Jane Austen looks set to become the next historical figure to appear on a British bank note, with the author most likely replacing Sir Charles Darwin on the £10 bill.

The Bank of England's outgoing governor, Sir Mervyn King, hinted that Austen will be appearing on bank notes in the near future while addressing the Treasury select committee.

He said Austen, whose works include Pride and Prejudice, Sense and Sensibility and Emma, is "waiting in the wings" for her bank note appearance and will be the front-runner when the notes are changed.

However, he also said he could not confirm her appearance because the final decision will be made by incoming governor Mark Carney, who takes over from King on 1 July.

Darwin, the father of evolution, first appeared on £10 notes in November 2000.

Before Darwin, Charles Dickens appeared on the note - he replaced Florence Nightingale, who appeared on £10 notes between 1975 and 1994.

King said Austen currently appears on an "additional contingency note", but said there are no plans to print this as of yet.

£5 note demeaning

Other than the Queen, the only woman who currently appears on a bank note is the 19<sup>th century prison reformer Elizabeth Fry, who first appeared on the £5 note in 2002.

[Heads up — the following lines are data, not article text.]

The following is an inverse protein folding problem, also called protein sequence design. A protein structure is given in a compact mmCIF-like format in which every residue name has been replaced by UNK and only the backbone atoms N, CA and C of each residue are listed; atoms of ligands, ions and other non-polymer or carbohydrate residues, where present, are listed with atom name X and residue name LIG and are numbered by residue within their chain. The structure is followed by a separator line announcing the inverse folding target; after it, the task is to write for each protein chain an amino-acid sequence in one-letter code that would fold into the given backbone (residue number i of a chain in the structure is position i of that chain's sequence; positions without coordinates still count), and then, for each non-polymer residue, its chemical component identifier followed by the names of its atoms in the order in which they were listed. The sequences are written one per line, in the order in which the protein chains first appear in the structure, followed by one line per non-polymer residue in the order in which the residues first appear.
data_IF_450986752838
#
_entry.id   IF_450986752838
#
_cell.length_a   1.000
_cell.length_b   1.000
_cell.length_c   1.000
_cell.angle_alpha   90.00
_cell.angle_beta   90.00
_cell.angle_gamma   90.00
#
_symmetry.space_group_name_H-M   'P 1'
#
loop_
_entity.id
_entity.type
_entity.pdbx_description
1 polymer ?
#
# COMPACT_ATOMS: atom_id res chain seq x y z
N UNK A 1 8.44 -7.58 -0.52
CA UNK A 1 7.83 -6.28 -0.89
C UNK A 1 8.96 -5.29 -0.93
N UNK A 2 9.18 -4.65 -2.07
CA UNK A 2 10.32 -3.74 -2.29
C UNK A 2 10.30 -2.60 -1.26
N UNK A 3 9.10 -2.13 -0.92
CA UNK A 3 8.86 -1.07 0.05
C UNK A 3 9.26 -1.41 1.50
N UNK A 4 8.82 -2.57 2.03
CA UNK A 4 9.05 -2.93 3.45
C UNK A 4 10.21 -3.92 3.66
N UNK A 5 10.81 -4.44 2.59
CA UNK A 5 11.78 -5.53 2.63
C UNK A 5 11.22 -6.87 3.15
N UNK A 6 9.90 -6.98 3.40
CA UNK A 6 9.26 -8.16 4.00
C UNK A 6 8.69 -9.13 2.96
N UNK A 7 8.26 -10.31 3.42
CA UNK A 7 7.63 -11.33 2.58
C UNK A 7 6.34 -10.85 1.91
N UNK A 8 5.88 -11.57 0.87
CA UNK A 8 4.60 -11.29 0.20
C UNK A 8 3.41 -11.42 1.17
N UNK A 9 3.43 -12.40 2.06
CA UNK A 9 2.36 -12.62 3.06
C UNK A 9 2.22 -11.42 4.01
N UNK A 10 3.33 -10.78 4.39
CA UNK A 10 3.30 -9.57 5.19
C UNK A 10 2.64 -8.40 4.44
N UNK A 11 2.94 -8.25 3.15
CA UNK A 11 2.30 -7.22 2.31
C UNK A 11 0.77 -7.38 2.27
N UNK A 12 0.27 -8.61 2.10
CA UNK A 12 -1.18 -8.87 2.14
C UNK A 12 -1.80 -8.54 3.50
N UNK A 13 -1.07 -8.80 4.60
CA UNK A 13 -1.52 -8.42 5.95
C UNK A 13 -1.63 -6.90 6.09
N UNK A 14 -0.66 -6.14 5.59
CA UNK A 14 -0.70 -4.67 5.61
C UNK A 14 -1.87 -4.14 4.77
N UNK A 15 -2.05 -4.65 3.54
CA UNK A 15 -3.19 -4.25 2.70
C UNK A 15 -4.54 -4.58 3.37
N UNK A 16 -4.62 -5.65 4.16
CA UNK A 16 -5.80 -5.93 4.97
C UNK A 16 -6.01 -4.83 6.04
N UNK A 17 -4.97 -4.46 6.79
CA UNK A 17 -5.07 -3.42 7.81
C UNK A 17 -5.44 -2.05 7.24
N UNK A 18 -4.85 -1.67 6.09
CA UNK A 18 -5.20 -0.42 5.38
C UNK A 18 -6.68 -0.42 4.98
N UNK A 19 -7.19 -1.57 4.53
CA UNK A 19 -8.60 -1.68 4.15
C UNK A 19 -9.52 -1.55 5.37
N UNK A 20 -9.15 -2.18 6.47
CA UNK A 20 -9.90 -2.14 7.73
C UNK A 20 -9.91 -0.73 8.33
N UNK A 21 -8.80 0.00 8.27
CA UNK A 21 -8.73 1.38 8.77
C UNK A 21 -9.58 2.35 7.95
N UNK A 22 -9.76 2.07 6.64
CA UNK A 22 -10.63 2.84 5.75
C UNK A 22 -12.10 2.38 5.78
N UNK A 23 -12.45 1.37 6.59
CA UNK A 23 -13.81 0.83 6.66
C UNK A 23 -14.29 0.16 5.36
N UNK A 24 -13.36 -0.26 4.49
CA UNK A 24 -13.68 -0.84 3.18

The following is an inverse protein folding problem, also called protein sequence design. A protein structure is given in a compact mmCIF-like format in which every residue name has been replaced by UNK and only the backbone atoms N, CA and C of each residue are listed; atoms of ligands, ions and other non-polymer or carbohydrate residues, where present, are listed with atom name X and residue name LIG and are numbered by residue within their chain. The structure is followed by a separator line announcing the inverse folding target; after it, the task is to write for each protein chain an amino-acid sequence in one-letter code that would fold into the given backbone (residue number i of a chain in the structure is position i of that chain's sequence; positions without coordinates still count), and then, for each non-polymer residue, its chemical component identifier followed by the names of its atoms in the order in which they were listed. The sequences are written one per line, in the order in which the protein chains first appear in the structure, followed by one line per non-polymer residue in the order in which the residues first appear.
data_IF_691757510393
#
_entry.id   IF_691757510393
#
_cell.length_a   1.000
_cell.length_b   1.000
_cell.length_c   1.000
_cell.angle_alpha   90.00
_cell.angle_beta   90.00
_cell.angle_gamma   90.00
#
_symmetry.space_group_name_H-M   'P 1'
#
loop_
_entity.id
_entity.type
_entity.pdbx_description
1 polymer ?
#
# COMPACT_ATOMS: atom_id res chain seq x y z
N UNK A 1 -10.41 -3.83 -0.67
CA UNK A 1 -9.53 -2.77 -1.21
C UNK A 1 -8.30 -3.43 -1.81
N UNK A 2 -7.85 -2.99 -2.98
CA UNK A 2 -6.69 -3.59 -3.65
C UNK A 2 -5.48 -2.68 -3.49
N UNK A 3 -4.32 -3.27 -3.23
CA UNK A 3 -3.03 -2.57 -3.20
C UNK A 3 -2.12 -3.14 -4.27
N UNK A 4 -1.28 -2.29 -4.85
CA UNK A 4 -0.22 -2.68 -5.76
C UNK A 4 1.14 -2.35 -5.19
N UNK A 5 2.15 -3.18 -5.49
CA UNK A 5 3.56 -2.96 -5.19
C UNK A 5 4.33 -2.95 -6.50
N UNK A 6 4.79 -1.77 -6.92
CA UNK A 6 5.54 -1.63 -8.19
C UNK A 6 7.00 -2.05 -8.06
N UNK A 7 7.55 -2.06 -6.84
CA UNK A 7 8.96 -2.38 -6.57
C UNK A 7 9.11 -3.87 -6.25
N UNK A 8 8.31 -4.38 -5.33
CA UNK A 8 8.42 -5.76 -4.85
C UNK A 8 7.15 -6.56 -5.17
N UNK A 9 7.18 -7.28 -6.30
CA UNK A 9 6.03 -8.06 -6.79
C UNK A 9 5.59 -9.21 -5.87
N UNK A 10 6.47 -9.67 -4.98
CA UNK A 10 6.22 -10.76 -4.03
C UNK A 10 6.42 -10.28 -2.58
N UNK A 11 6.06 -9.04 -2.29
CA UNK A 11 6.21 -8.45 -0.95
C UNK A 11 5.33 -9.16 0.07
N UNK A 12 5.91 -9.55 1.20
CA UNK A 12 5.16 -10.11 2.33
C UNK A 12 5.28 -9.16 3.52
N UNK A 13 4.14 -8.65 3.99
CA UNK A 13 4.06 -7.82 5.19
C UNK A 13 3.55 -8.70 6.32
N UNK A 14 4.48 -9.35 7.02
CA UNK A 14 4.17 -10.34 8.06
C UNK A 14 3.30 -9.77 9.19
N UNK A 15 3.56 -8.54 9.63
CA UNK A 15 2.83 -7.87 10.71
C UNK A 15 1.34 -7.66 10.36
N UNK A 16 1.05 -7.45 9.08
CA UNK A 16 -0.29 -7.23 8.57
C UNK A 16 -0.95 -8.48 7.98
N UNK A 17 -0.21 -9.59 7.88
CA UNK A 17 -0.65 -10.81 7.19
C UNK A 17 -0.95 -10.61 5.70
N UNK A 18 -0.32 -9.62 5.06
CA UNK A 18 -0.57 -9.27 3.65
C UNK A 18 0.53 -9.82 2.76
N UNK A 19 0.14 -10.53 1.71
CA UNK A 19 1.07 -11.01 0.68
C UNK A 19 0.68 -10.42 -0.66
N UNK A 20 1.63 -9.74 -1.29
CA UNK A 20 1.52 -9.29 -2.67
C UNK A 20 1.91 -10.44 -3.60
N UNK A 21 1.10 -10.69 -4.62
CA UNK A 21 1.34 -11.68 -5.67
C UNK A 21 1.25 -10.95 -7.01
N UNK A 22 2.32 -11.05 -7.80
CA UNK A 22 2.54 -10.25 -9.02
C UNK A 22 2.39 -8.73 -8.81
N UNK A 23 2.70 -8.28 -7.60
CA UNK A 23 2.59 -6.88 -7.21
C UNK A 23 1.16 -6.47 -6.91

However, it has been suggested she may be replaced by Winston Churchill in 2015, which provoked a backlash against King.

According to the Guardian, campaigners threatened to take the Bank to court for discrimination over Fry and the £5 under the 2010 Equality Act.

Speaking about Austen, King said: "One thing we are quite determined to avoid is any suggestion that the £5 note can in some sense be reserved for women. That would be demeaning."

A poll by the Guardian found the engineer Isambard Kingdom Brunel, suffragette Emmeline Pankhurst and Margaret Thatcher were the most popular choices to appear on a bank note.

Explaining how the historical figure is picked, the Bank states: "To merit inclusion a character must have made a lasting contribution which is universally recognised and has had enduring benefits."